19. I too am always curious Nick, and that is what I like best about this blog. I never drank coffee until I was 30 and in Hawaii, it smelled so good, long story short. I stopped the addiction back and forth, but finally this past June, I said to a friend of mine, I will NOT have coffee with you, I will support you. With that by day 5 I had clearer thinking, more time in my morning routine, and slept better. I still have my Chemex and really good coffee beans in the freezer. However, I see no reason to have a coffee. I do know genetically I am a slow metabolizer of caffeine, that’s interesting and curious as well!

  20. it occurred to me that I didn’t have enough time to read your blog this am because I had taken on too many tasks.
    My tasks were easily accomplished before 3:00 p.m. after which time, my body was drained, impatient and asking for that third cup of double expresso.
    Instead of seeing my doctor to try to discover what was wrong with me, you, Nick Polizzi gave me a clue in this entry to your blog today. I’d lost myself to coffee.
    I love my double expresso coffee. Although coffee has been in my life for only 6 months and intuitively I know 100% that it is the culprit.
    My body is already grieving the loss of 3 double expresso coffee drinks.
    However, I will prevail.

  21. Thank you for sharing. I am a morning coffee drinker and very aware of my body signs and you have pointed out what I have been experiencing lately.
    Thank you for this insight !!! I live in Chile and follow you…..

  22. I so understand and relate to how your body responds to coffee. I have been off and on coffee a number of times and the subtle awareness and well being that I experience when I am off coffee cannot be denied. I do find I forget after a time and let the taste and extra energy entice me again. I have done the bulletproof coffee with butter and special coffee beans ( no mold) that is supposed to assimilate the caffeine differently without creating the jitters etc; but even the bulleproof coffee creeps up on me and I find myself out of balance and not myself. I just have to accept my body and nervous system just can’t handle it; even decaf. I am off it again for 3 months now and feel fabulous!!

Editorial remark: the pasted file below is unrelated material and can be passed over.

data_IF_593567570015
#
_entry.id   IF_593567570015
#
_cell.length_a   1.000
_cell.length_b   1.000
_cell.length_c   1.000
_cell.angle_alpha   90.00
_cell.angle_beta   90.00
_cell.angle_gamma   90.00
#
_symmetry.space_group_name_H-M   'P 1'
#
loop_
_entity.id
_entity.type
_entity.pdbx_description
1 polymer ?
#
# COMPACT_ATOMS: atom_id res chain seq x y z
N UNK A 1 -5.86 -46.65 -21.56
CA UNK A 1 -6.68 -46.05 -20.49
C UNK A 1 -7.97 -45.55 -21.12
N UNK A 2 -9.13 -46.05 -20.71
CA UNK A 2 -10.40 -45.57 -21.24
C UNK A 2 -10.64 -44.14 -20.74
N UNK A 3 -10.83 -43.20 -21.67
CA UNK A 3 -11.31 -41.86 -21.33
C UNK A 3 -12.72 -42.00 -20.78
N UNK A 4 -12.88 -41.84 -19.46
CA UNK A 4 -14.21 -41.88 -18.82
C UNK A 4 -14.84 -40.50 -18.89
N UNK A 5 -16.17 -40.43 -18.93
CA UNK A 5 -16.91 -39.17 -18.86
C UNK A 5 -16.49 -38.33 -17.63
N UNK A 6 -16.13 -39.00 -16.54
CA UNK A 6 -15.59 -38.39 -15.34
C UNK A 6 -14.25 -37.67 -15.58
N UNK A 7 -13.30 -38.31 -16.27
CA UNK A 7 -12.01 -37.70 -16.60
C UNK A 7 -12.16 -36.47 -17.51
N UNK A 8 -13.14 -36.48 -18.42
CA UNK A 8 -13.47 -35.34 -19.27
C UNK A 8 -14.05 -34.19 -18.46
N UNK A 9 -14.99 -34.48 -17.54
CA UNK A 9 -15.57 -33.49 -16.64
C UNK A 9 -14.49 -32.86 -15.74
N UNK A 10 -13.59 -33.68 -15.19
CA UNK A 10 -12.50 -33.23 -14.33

23. Wanted to say how grateful I am to Nick polizzi and Sacred science … always such amazing wisdom and articles ! Thank you is not enough for all that you are doing but with much gratitude and love,

  24. Thank you for this story as a way of reflecting on how we may be living.

    I appreciate your sharing and it does have relevance to me.

  25. I also had to stop caffeine . I thought I was having a breakdown everything upset me & caused worry to over take my life. My doctor suggested getting rid of caffeine. It worked ! Feeling better & more in control of my life. No pills needed.

  26. Thank you Nick for your coffee share.
    I completely get your reaction to coffee.
    For me, coffee will generate a sort of stomach nervousness which affects my moment to moment state of mind.

    I am now having no coffee during the week. Only weekends.
    Will check in to see if that is sufficient to return to a calm state.

    Best to you


  27. go to amazona end heal your self or with ibogaine or try specialty coffie direktly from plantages and dont trust doctors especialy you or slosed your blog and your words

  28. Thank you for the “coffee pearl of wisdom” Nick.
    I went thru that a few months ago. Nice to know
    I was not imagining things. I have not touched it since.
    Love your blog!